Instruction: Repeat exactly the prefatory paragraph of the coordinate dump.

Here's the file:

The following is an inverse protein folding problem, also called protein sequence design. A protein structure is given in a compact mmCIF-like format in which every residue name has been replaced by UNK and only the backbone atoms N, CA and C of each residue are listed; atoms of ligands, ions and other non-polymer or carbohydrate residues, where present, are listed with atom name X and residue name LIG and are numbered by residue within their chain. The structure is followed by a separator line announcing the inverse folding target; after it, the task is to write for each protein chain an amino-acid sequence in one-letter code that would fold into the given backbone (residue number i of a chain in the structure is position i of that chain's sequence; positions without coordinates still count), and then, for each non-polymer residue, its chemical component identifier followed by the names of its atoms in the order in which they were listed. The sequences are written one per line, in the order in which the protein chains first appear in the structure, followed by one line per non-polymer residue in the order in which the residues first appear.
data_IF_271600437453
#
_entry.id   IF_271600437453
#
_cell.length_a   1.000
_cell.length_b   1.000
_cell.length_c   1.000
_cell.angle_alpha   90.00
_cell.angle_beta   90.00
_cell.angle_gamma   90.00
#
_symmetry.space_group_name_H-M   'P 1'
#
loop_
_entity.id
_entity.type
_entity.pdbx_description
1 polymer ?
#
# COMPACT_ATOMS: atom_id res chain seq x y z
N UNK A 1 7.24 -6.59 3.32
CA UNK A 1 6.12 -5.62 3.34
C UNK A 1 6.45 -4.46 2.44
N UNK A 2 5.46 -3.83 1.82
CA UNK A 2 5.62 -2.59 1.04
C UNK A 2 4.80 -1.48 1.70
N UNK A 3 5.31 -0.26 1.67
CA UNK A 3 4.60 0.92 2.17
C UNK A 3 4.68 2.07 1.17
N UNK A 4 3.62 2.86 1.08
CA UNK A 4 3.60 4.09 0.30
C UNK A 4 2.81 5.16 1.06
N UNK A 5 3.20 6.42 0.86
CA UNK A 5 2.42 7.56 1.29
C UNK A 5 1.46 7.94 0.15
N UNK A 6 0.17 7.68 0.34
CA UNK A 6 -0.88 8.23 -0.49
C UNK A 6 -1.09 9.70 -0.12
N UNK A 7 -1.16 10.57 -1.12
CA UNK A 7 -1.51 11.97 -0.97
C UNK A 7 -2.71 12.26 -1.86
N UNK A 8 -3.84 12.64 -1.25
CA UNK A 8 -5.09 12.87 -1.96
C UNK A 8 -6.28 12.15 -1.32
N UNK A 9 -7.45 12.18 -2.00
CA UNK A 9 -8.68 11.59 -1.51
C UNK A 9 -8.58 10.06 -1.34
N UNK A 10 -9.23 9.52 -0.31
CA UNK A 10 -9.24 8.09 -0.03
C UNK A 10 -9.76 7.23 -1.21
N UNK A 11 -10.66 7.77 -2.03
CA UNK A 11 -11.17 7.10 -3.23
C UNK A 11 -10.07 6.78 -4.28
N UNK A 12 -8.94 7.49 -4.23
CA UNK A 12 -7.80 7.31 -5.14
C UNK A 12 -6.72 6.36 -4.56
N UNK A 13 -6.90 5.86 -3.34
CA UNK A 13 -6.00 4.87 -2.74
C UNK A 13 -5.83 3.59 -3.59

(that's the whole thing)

The following is an inverse protein folding problem, also called protein sequence design. A protein structure is given in a compact mmCIF-like format in which every residue name has been replaced by UNK and only the backbone atoms N, CA and C of each residue are listed; atoms of ligands, ions and other non-polymer or carbohydrate residues, where present, are listed with atom name X and residue name LIG and are numbered by residue within their chain. The structure is followed by a separator line announcing the inverse folding target; after it, the task is to write for each protein chain an amino-acid sequence in one-letter code that would fold into the given backbone (residue number i of a chain in the structure is position i of that chain's sequence; positions without coordinates still count), and then, for each non-polymer residue, its chemical component identifier followed by the names of its atoms in the order in which they were listed. The sequences are written one per line, in the order in which the protein chains first appear in the structure, followed by one line per non-polymer residue in the order in which the residues first appear.